Mass shootings are on the minds of many of us on a daily basis, especially those of us who are parents with school-age children. In 2018, wishing a child a good day upon being sent off in the morning includes the implied “please don't get killed." For the kids, it's a never-ceasing shadow of each day and their social interactions. Alongside common-sense gun-control regulations that protect children, a more aggressive and science- and data-driven assessment of what causes a shooter to shoot is beyond overdue.
Join multiple Tony and Emmy Award-winning actress Judith Light live on Big Think at 2 pm ET on Monday.
Construction of the $500 billion dollar tech city-state of the future is moving ahead.
- The futuristic megacity Neom is being built in Saudi Arabia.
- The city will be fully automated, leading in health, education and quality of life.
- It will feature an artificial moon, cloud seeding, robotic gladiators and flying taxis.
The Red Sea area where Neom will be built:
Saudi Arabia Plans Futuristic City, "Neom" (Full Promotional Video)<span style="display:block;position:relative;padding-top:56.25%;" class="rm-shortcode" data-rm-shortcode-id="c646d528d230c1bf66c75422bc4ccf6f"><iframe type="lazy-iframe" data-runner-src="https://www.youtube.com/embed/N53DzL3_BHA?rel=0" width="100%" height="auto" frameborder="0" scrolling="no" style="position:absolute;top:0;left:0;width:100%;height:100%;"></iframe></span>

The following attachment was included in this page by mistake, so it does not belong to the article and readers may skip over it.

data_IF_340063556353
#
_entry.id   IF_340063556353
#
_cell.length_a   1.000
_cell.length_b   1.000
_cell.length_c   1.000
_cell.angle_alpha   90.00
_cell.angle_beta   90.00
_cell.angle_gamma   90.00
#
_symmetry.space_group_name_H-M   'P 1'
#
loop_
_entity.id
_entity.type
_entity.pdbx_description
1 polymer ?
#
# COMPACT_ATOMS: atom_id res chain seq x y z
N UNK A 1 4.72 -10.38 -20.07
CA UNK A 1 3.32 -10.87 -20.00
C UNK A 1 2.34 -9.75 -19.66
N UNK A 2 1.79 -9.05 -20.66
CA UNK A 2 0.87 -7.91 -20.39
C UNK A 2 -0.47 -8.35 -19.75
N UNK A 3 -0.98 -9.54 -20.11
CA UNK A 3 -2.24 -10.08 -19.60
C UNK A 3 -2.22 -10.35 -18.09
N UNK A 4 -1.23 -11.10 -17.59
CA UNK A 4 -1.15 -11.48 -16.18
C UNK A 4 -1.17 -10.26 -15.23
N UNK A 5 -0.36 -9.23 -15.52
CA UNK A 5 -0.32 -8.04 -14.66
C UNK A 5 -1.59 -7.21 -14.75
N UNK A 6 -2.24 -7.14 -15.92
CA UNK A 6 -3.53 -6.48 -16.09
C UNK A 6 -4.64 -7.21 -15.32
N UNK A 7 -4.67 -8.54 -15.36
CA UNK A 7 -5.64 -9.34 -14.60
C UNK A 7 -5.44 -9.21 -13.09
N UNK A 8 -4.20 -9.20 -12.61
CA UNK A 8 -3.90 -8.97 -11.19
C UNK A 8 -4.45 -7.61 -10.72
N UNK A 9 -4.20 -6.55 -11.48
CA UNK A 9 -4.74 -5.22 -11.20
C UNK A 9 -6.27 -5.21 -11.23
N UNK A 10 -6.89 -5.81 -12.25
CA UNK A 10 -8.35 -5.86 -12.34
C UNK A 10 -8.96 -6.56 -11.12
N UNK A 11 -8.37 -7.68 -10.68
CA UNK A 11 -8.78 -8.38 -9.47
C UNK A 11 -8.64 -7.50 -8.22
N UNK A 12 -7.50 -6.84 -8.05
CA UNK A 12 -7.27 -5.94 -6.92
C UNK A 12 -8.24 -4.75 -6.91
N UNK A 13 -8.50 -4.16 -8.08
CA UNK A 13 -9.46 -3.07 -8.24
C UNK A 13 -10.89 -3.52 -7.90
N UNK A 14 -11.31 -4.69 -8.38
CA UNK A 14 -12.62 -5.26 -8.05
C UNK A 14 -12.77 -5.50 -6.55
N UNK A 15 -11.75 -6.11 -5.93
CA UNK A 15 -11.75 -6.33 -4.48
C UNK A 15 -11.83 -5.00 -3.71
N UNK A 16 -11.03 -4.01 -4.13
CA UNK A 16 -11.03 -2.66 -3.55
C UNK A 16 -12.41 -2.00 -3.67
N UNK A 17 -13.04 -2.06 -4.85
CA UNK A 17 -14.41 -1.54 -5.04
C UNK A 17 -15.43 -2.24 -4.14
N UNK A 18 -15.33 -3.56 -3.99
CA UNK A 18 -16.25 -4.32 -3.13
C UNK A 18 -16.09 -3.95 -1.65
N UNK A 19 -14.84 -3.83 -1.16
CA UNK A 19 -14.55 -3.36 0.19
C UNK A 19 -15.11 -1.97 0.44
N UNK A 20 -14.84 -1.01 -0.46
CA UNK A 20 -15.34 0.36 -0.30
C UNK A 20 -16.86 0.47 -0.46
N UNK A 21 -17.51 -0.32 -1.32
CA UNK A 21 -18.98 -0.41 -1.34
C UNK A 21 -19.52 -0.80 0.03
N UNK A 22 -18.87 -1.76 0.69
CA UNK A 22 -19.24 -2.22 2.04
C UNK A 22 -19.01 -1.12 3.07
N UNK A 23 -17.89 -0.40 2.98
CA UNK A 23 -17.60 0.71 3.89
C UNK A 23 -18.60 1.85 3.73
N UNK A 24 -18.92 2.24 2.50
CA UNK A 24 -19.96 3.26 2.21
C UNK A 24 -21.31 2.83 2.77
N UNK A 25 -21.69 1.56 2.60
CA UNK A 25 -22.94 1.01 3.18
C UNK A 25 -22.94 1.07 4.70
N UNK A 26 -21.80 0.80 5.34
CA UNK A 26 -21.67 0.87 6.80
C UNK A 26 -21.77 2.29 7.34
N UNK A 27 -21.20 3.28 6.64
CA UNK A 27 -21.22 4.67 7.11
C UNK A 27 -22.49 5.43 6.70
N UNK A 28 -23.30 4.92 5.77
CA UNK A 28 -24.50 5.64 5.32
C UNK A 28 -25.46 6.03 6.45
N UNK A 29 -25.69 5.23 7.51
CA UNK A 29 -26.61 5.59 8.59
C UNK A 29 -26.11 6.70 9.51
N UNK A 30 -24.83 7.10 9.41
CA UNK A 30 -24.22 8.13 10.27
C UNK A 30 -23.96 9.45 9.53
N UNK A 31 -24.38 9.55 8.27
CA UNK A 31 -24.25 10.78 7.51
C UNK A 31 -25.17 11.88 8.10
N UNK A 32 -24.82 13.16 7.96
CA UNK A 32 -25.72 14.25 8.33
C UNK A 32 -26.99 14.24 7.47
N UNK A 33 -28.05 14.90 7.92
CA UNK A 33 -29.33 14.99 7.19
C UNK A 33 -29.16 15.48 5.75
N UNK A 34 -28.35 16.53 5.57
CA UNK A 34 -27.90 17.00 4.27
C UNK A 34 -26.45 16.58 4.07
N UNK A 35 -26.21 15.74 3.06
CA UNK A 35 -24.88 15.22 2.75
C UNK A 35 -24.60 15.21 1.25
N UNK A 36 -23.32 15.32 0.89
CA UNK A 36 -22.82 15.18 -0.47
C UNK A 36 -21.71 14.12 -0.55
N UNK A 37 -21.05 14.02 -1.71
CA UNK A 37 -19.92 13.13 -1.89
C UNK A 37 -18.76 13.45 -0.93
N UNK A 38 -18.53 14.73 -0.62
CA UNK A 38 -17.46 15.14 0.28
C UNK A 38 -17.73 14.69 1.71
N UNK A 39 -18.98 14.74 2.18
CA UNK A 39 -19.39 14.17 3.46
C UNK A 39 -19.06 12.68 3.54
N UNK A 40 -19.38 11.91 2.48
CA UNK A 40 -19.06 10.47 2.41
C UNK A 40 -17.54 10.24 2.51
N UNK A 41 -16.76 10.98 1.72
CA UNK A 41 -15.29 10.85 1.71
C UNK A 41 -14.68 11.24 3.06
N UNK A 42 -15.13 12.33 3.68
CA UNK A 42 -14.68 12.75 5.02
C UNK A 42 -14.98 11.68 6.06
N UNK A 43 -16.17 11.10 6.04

Frequent shopping for single items adds to our carbon footprint.
- A new study shows e-commerce sites like Amazon leave larger greenhouse gas footprints than retail stores.
- Ordering online from retail stores has an even smaller footprint than going to the store yourself.
- Greening efforts by major e-commerce sites won't curb wasteful consumer habits. Consolidating online orders can make a difference.
A pile of recycled cardboard sits on the ground at Recology's Recycle Central on January 4, 2018 in San Francisco, California.